There are various tools for installing RPMs (command line, YaST, etc.). Consult the documentation for your Linux distro for specific instructions.

Installing the Firefox Extension

In addition to installing the selector application, a special piece of code is needed to enable your web browser to interact with InformationCard-enabled relying party web sites. Installing the Firefox extension consists of the following:

  • Download and open the extension file (packaged as a standard Firefox XPI).
  • Firefox will ask for permission to install the extension.
  • Restart Firefox.

Deployer Perspective

For simplicity, the GTK/Cocoa selector is a stand-alone application. At some point, it would be useful to provide identity selector service daemon (ISSd) and user interface components that could be deployed independently. This would allow the user interface to be written in Java, C#, or some other language while leveraging the low-level WS-* protocol support and various system services provided by the ISS layer.

Developer Perspective

Architecture

This identity selector is written in C++ and runs standalone as a client application. This client is currently launched by directly running the executable or via a Firefox extension. Although the selector is currently deployed as a monolithic application, the underlying architecture is modular and consists of the following components:

  • User interface (Cocoa, GTK, and command-line)
  • Identity Selector Service (ISS). This layer provides the logic needed to manage cards and interact with relying parties, token services, and metadata end-points.
  • Flexible ToolKit (FTK). This is a platform abstraction and utility layer that supports dozens of platforms, making it easy to port the identity selector.

Note: Although the following two diagrams show multiple separate Higgins components, at present this Solution exists on the Components page as a single Higgins Component.

GTK-based Variant

Gtk-based-selector-v61.PNG

Cocoa-based Variant

Cocoa-based-selector-v61.PNG

Building

Step 1 - Install CMake

The build system used by the selector is based on CMake. This gives an experience similar to autotools (configure ... make) while using an easy-to-understand syntax and providing multi-platform support (including Microsoft Windows). CMake is mature and is used by a variety of projects, most notably, KDE. Most mainstream Linux distros provide pre-built CMake packages.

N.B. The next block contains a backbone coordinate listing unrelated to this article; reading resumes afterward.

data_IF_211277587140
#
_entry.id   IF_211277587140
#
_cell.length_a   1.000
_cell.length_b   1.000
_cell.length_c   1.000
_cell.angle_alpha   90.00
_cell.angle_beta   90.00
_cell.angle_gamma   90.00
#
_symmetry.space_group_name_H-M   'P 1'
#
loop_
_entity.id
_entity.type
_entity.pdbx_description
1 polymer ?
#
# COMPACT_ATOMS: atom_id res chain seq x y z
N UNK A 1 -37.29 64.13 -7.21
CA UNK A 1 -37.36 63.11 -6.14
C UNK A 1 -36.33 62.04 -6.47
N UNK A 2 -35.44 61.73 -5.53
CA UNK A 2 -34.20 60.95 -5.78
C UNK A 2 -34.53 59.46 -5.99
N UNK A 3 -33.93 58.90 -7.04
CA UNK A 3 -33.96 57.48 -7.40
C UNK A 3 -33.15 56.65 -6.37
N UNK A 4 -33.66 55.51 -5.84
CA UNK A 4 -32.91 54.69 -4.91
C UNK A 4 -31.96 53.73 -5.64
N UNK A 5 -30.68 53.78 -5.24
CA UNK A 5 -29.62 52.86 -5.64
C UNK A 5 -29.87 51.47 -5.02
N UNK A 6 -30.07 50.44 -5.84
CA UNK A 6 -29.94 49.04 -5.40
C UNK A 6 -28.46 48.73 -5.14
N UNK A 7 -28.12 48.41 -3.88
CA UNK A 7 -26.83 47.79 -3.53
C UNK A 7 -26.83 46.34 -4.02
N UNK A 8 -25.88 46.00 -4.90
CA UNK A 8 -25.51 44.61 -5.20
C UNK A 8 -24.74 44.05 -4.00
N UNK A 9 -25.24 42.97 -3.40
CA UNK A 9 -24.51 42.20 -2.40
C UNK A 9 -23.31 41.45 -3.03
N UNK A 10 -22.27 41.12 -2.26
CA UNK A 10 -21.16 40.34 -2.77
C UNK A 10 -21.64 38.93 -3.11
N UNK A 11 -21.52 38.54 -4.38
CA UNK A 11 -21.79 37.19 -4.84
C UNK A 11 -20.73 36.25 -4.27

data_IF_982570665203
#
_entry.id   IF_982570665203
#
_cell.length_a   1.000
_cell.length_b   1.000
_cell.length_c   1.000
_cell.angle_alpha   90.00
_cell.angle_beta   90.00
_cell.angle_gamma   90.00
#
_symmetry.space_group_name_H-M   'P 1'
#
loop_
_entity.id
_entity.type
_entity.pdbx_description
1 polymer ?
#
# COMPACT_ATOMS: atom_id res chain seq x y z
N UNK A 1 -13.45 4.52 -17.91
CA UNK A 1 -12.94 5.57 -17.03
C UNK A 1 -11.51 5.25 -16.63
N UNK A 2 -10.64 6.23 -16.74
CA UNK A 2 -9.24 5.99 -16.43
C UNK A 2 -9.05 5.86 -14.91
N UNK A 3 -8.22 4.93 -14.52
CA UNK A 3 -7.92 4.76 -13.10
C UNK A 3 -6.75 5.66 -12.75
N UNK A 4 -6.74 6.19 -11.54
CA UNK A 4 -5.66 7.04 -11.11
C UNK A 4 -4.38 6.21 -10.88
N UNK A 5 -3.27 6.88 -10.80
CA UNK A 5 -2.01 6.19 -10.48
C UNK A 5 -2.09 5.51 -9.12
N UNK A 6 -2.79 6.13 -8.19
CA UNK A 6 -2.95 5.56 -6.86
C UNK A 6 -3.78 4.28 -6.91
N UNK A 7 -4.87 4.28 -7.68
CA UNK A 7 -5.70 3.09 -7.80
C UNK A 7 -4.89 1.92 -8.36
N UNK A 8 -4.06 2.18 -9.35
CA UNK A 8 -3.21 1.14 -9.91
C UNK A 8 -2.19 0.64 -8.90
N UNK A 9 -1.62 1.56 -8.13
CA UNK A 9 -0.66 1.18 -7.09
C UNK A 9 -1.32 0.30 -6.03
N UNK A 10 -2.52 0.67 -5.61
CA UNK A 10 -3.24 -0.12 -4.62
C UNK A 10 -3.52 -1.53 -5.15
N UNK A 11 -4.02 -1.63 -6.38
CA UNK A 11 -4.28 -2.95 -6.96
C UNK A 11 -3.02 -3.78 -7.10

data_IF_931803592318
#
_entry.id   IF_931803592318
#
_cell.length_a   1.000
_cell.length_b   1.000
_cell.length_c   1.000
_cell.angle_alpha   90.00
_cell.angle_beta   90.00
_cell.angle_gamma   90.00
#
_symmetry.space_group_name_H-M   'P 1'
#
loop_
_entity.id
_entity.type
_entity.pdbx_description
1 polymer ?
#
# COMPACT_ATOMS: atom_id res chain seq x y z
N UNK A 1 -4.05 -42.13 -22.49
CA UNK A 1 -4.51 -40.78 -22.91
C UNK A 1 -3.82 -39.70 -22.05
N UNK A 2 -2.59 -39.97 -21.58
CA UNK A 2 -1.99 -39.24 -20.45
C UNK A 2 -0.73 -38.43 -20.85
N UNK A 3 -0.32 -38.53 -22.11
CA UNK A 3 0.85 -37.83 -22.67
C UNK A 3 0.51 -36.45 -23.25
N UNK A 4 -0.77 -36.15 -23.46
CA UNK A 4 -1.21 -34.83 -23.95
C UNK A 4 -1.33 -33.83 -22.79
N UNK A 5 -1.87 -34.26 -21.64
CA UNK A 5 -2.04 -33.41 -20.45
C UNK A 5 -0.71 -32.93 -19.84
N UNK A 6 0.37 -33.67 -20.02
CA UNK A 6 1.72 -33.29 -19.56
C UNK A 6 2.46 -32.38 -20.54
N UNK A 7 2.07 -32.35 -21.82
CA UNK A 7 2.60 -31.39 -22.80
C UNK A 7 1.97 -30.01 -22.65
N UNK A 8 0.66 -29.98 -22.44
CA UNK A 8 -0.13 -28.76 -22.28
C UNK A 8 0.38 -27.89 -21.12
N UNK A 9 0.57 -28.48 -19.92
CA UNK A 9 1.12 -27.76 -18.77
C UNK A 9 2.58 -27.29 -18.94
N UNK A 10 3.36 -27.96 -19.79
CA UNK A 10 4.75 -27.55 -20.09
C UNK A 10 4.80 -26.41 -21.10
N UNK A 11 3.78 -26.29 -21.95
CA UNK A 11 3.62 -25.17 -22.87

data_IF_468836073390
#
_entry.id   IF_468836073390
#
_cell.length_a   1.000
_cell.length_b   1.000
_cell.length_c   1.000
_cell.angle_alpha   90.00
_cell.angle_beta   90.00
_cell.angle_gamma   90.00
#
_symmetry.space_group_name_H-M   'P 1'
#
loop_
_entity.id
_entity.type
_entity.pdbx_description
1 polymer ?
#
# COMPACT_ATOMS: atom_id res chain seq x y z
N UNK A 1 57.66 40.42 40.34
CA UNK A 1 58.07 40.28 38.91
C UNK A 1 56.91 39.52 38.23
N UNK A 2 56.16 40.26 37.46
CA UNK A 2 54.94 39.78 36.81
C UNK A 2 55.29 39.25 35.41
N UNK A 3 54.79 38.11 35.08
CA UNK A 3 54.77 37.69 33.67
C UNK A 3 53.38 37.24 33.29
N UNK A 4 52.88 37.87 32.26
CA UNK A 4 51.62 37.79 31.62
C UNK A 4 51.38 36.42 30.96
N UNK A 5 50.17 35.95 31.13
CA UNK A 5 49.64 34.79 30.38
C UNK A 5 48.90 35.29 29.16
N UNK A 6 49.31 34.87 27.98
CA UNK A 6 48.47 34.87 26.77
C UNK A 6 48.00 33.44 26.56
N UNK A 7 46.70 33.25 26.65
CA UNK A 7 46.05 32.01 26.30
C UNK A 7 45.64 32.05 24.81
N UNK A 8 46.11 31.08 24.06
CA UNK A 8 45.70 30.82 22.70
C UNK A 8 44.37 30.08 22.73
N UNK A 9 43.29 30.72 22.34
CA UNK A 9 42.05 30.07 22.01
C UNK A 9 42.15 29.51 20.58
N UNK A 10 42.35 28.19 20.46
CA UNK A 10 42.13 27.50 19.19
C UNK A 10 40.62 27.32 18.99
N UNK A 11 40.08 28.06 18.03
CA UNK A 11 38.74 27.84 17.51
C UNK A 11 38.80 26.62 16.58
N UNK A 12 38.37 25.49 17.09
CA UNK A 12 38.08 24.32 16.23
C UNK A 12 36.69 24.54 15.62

Step 2 - Check out a copy of the source code

The source code is available via the Higgins Subversion repository found here:

Step 3 - Install dependencies

  • For Mac OS X, you will need XCode
  • For Linux, you will need the following packages:
    • libglade2-devel >= 2.5
    • openssl-devel >= 0.9.7
    • gnome-keyring-devel >= 0.4
    • make >= 3.8
    • gtk2 >= 2.8
    • gcc

Step 4 [Cocoa] - Build

To build the Cocoa variant:

Run the Configuration Script

Open a terminal window and run the configure script from the project root directory (org.eclipse.higgins.cbselector). The script will search for required dependencies and will provide diagnostic output similar to the following:

  -- Check for working C compiler: /usr/bin/gcc
  -- Check for working C compiler: /usr/bin/gcc -- works
  -- Check size of void*
  -- Check size of void* - done
  -- Check for working CXX compiler: /usr/bin/c++
  -- Check for working CXX compiler: /usr/bin/c++ -- works
  -- Looking for include files HAVE_PTHREAD_H
  -- Looking for include files HAVE_PTHREAD_H - found
  -- Looking for include files HAVE_STDLIB_H
  -- Looking for include files HAVE_STDLIB_H - found
  -- Looking for include files HAVE_UNISTD_H
  -- Looking for include files HAVE_UNISTD_H - found
  -- Looking for include files HAVE_SYS_SOCKET_H
  -- Looking for include files HAVE_SYS_SOCKET_H - found
  -- Looking for include files HAVE_NETINET_IN_H
  -- Looking for include files HAVE_NETINET_IN_H - found
  -- Looking for include files HAVE_NETDB_H
  -- Looking for include files HAVE_NETDB_H - found
  -- Looking for include files HAVE_SYS_TIME_H
  -- Looking for include files HAVE_SYS_TIME_H - found
  -- Looking for include files HAVE_SYS_TYPES_H
  -- Looking for include files HAVE_SYS_TYPES_H - found
  -- Looking for include files HAVE_ARPA_INET_H
  -- Looking for include files HAVE_ARPA_INET_H - found
  -- Looking for include files HAVE_ARPA_NAMESER_H
  -- Looking for include files HAVE_ARPA_NAMESER_H - found
  -- Looking for include files HAVE_RESOLV_H
  -- Looking for include files HAVE_RESOLV_H - not found.
  -- Looking for include files HAVE_FCNTL_H
  -- Looking for include files HAVE_FCNTL_H - found
  -- Looking for include files HAVE_ERRNO_H
  -- Looking for include files HAVE_ERRNO_H - found
  -- Looking for include files HAVE_SYS_SELECT_H
  -- Looking for include files HAVE_SYS_SELECT_H - found
  -- Looking for include files HAVE_STRINGS_H
  -- Looking for include files HAVE_STRINGS_H - found